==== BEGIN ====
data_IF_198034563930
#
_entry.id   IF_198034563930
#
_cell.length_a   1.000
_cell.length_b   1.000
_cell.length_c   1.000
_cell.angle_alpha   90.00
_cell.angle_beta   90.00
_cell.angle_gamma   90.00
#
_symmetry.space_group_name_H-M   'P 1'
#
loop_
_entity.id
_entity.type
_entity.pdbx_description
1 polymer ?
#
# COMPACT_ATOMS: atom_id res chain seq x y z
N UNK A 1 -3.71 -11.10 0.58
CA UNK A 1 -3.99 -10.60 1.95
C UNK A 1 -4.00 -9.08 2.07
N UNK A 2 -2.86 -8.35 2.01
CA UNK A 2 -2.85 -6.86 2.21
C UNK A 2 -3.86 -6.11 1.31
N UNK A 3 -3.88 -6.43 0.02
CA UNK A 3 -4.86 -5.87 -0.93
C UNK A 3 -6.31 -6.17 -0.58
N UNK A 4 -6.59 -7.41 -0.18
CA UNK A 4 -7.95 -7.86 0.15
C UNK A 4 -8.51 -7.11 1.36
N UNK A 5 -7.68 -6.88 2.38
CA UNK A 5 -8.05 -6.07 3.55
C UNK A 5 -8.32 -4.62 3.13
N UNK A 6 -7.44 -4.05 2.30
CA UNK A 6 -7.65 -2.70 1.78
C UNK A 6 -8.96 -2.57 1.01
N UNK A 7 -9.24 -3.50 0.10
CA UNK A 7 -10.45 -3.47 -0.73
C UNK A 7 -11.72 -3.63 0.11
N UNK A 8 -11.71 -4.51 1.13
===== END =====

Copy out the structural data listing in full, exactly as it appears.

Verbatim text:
data_IF_198034563930
#
_entry.id   IF_198034563930
#
_cell.length_a   1.000
_cell.length_b   1.000
_cell.length_c   1.000
_cell.angle_alpha   90.00
_cell.angle_beta   90.00
_cell.angle_gamma   90.00
#
_symmetry.space_group_name_H-M   'P 1'
#
loop_
_entity.id
_entity.type
_entity.pdbx_description
1 polymer ?
#
# COMPACT_ATOMS: atom_id res chain seq x y z
N UNK A 1 -3.71 -11.10 0.58
CA UNK A 1 -3.99 -10.60 1.95
C UNK A 1 -4.00 -9.08 2.07
N UNK A 2 -2.86 -8.35 2.01
CA UNK A 2 -2.85 -6.86 2.21
C UNK A 2 -3.86 -6.11 1.31
N UNK A 3 -3.88 -6.43 0.02
CA UNK A 3 -4.86 -5.87 -0.93
C UNK A 3 -6.31 -6.17 -0.58
N UNK A 4 -6.59 -7.41 -0.18
CA UNK A 4 -7.95 -7.86 0.15
C UNK A 4 -8.51 -7.11 1.36
N UNK A 5 -7.68 -6.88 2.38
CA UNK A 5 -8.05 -6.07 3.55
C UNK A 5 -8.32 -4.62 3.13
N UNK A 6 -7.44 -4.05 2.30
CA UNK A 6 -7.65 -2.70 1.78
C UNK A 6 -8.96 -2.57 1.01
N UNK A 7 -9.24 -3.50 0.10
CA UNK A 7 -10.45 -3.47 -0.73
C UNK A 7 -11.72 -3.63 0.11
N UNK A 8 -11.71 -4.51 1.13